Shakespeare Organizations during COVID-19: Shakespeare Theatre Company
First, for anyone who might be unfamiliar, tell us a little bit about the mission of your organization.
Shakespeare Theatre Company (STC) is in the nation’s capital, a city brimming with museums and galleries, with American history and elected representatives working for its future, with a diverse population of Washingtonians, and with over ninety theatre companies in the District. I became the Artistic Director during the 2019/20 Season, joining a well-established and much-beloved premier institution of classical theatre, including Shakespeare. But I wanted the Theatre to represent our city and its citizens, to expand our definition of “classic” to be more inclusive, to look not just backward at the already exalted Anglo-European canon but to look ahead to classics of the recent past and determine what may be future classics.
In this truncated season, we had a critical and commercial success with James Baldwin’s domestic and spiritual drama The Amen Corner. We produced a play with deep ties to D.C. –the play had its world premiere in Washington, D.C. in the 1950s at an HBCU, Howard University. We welcomed Howard University students, faculty, and alumni to performances, bringing in younger, more diverse audiences than in the past. The cast and creative teams were predominantly people, especially women, of color, and we celebrated one of America’s greatest writers and thinkers, James Baldwin, hosting citywide events, lectures, performances, and exhibits in his honor. This is an example of our evolving mission: classics for all.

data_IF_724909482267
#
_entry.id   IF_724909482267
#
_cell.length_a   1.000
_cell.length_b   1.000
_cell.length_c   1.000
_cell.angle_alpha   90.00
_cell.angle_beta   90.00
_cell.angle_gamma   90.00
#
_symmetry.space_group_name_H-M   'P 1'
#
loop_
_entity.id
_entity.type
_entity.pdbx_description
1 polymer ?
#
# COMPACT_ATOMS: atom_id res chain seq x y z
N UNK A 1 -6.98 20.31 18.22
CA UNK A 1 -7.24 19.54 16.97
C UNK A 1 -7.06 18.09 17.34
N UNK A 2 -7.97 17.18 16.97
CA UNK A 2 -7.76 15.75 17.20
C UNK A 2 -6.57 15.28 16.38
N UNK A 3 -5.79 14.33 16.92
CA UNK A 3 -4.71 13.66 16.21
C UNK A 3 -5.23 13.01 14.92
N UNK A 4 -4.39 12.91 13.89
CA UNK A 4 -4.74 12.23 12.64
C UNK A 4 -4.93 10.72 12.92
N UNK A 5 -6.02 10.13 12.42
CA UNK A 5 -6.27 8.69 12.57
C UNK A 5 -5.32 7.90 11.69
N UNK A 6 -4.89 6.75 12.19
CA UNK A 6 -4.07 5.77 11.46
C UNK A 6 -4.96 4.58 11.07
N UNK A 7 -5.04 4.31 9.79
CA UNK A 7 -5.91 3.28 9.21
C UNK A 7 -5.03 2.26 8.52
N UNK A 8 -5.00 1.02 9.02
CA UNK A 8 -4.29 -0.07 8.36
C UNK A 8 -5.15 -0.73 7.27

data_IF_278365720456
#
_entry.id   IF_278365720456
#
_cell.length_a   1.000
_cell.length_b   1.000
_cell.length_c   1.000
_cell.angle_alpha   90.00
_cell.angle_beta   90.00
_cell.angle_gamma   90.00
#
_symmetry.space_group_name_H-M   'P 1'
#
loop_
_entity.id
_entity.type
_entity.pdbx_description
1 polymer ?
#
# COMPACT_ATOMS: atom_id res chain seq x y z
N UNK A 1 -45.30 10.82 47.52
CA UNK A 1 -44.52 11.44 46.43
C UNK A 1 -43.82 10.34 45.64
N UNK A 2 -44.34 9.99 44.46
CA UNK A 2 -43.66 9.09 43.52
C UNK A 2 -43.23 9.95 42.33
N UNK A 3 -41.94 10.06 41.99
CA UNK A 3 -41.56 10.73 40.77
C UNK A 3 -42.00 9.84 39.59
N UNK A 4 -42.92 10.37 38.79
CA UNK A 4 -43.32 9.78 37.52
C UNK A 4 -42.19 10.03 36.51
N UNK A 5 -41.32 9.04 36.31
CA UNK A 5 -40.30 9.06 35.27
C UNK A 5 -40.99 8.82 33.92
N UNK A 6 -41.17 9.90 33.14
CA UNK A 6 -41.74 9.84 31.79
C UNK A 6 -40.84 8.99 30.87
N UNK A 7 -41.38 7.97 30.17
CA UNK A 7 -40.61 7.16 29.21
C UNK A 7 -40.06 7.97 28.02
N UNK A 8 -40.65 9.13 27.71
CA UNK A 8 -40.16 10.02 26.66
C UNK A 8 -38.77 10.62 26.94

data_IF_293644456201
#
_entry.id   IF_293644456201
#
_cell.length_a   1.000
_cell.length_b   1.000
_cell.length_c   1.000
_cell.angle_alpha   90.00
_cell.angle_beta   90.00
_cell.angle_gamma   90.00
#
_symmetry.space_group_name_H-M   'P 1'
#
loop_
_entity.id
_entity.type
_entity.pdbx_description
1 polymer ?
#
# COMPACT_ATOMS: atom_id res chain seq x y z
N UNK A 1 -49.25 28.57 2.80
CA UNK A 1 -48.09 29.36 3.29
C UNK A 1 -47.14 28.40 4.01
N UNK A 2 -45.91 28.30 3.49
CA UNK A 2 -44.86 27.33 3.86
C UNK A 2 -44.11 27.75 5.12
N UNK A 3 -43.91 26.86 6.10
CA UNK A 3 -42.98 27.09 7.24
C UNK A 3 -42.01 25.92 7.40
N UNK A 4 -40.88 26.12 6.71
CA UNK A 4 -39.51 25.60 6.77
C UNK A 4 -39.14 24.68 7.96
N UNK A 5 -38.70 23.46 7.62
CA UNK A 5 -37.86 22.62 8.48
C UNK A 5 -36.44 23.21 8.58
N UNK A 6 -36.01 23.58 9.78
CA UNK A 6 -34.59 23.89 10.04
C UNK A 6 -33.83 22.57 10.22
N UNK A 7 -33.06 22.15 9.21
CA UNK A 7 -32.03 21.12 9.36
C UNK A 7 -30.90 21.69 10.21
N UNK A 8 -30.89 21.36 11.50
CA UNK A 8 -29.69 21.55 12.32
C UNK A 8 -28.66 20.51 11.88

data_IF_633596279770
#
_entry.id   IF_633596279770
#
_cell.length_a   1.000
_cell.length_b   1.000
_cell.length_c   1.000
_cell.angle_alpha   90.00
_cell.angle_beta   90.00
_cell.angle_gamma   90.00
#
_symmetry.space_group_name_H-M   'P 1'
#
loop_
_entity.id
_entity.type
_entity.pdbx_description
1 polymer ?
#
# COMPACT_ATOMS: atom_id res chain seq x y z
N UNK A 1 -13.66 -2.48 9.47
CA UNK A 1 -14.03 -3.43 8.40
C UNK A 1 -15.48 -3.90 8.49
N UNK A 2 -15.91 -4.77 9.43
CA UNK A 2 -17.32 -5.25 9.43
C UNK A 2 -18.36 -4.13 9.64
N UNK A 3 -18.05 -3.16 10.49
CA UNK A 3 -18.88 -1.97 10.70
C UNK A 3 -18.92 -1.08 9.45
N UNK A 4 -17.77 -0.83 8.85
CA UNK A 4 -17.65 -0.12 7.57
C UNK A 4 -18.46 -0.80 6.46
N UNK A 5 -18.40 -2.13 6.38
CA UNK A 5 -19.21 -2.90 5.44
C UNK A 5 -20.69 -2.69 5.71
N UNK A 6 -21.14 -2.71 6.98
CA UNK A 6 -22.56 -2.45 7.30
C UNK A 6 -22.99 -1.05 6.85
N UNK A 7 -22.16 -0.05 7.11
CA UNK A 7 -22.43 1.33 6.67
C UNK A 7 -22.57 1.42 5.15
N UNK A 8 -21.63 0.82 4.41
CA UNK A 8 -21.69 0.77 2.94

COVID-19 has impacted everyone, but could you tell us a bit about the specific difficulties Shakespeare Theatre Company has faced during this time? Is there a way SAA members could help support the work that you are doing?
At the beginning of March, we had two productions running concurrently: The Amen Corner and Timon of Athens, which I directed as a co-production with Theatre for a New Audience, starring Kathryn Hunter. We closed both shows early on March 12. Timon’s dilemma of being on top of the world in one moment surrounded by friends and immense wealth and then the abrupt shift to the tragic–his isolation, his deprivation, his self-exile–became so much more poignant and resonant in the absence of being able to perform the play, to sit in the theater with friends, to be in a community. Closing two productions early and canceling the rest of the season has, of course, negatively affected our main source of revenue, and the Company employs over 100 fulltime staff members as well as hundreds of actors, designers, and workers across the larger metropolitan area.
There are several ways that SAA members may consider supporting Shakespeare Theatre Company, including donating to the Phoenix Fund to raise funds toward ongoing operating costs, employing our staff, and planning for the 2020/21 Season. We have raised just over $1 million dollars, and we have received a generous matching grant of up to $2.5 million to help us weather the storm. Donations in any size are appreciated, and for members who donate $100 or more, you have access to our online programming, such as Shakespeare Hour LIVE.